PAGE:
9 results for Hamilton, David P., Unclassified

  • LERNZ: Lake Ecosystem Restoration New Zealand – Fact Sheet

    Tempero, Grant Wayne; Hamilton, David P. (2015)

    Unclassified
    University of Waikato

    Based at the University of Waikato (Figure 1), the aim of the LERNZ research programme is to provide end-users such as community groups, regional councils and governmental agencies with practical tools and expertise for restoring indigenous biodiversity and water quality in lakes. The research programme is centred around two main themes: • New models and technologies to effectively manage harmful algal blooms • New pest fish management and control technologies LERNZ is based at the University of Waikato, Hamilton New Zealand, and has established a number of collaborations with domestic and international research organisations since its inception in 2005.

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  • The contribution of lakes to greenhouse gas emissions – fact sheet

    Santoso, A; Hamilton, David P. (2015)

    Unclassified
    University of Waikato

    Greenhouse gases such as carbon dioxide (C0₂) , methane (CH₄) and nitrous oxide (N₂0) trap heat in the atmosphere. Lakes can play an important role in regulating these gases at global scales. Total carbon uptake by lakes is of the same magnitude as that of oceans or forests, despite lakes occupying s area. In lakes, GHGs are mostly produced in the bottom sediment as products of organic matter decomposition. Geothermal activities - of importance to some Rotorua lakes - may also contribute substantial amounts of C0₂ and CH₄.

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  • Paleolimnology to determine lake reference conditions – fact sheet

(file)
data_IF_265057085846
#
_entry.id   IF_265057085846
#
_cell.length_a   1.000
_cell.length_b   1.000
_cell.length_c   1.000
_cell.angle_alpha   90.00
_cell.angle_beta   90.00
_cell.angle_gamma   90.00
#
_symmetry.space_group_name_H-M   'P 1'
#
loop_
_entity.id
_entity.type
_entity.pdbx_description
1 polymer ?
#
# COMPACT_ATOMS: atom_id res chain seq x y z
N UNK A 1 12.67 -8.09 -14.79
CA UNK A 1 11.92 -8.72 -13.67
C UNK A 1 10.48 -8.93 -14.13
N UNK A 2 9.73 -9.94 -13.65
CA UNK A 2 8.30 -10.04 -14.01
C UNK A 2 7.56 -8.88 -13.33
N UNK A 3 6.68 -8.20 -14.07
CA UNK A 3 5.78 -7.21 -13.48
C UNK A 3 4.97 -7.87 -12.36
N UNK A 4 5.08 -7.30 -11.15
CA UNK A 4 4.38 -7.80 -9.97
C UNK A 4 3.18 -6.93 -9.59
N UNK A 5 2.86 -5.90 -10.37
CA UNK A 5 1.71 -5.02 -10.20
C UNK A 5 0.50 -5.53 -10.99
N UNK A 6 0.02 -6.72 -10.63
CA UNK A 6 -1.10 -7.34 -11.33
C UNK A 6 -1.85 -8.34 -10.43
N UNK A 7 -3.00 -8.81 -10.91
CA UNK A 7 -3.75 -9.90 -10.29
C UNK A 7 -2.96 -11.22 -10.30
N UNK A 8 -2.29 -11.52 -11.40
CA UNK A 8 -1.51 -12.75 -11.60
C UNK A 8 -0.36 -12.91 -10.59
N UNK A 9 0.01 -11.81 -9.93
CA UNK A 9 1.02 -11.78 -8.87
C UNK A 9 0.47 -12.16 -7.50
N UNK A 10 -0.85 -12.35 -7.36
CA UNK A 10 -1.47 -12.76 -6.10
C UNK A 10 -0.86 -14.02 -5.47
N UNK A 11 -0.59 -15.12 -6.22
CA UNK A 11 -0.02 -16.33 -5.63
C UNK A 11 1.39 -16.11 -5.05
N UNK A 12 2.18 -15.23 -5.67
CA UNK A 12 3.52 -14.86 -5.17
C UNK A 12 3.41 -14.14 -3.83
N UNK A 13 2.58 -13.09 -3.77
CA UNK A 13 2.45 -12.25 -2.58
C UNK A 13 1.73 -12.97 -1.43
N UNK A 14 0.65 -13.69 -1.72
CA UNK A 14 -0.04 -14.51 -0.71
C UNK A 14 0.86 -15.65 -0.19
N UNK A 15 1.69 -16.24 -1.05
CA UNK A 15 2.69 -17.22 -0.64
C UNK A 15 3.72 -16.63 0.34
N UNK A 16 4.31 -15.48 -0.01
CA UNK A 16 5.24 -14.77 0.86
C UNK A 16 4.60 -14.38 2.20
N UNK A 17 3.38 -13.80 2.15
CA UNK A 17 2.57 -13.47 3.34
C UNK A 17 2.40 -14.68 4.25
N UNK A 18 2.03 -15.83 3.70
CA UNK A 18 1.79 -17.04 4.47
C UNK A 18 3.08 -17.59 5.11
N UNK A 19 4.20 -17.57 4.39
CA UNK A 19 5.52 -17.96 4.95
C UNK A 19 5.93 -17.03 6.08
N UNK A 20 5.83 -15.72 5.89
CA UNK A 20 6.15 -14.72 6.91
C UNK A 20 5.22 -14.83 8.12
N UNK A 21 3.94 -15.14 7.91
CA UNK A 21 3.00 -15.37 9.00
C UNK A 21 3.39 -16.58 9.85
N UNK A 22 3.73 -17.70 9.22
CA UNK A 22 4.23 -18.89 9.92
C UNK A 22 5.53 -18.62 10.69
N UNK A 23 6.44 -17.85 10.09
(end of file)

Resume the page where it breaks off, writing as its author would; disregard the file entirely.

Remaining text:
Kpodonu, A; Hamilton, David P. (2015)

    Unclassified
    University of Waikato

    Paleolimnology is the study of the early history of lakes based on sediment composition. Lake sediments build up in undisturbed areas of lake bottoms (e.g. in deep central basins) over long periods of time. These sediments will reflect the prevailing conditions in the catchment, climate and in-lake processes at the time of deposition. Specific 'markers' can be used to determine when a particular layer of sediment was deposited. For example, in volcanic areas lakes sediments may contain volcanic ash layers from historical eruptions that can be used to date the sediment (Figure 1). Where it is possible to take long sediment cores in relatively undisturbed areas the historical record of the lake may stretch back far enough to give insights into historical climatic conditions and pre-human settlement state of the lake. This pre-human condition is sometimes referred to as a "reference state". Defining the reference state is important as it provides an indication of the extent to which the current state differs from it. This difference provides a useful reference point for setting targets to improve the state of a lake (e.g., as part of the limiting-setting process envisaged under the National Objectives Framework for Freshwater Management 2011).

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  • Catchment modelling with SWAT – fact sheet

    Me, W; Hamilton, David P. (2015)

    Unclassified
    University of Waikato

    Catchment models determine the source and extent of water quality problems in a catchment. Catchment models may be used to identify 'hotspots' in a region and once calibrated these models may be used to test various land management, land use, and climate-change scenarios. SWAT (Soil & Water assessment tool) is a relatively complex model. The development of SWAT is a continuation of USDA Agricultural Research Service (ARS) modelling experience spanning more than 30 years. SWAT has been used with some degree of success by the LERNZ group at The University of Waikato and it has been applied to several New Zealand catchments. The model is capable of producing daily discharge and nutrient and sediment loads to streams at a sub-catchment level. ArcSWAT is an ArcGIS-ArcView extension and graphical user input interface for SWAT.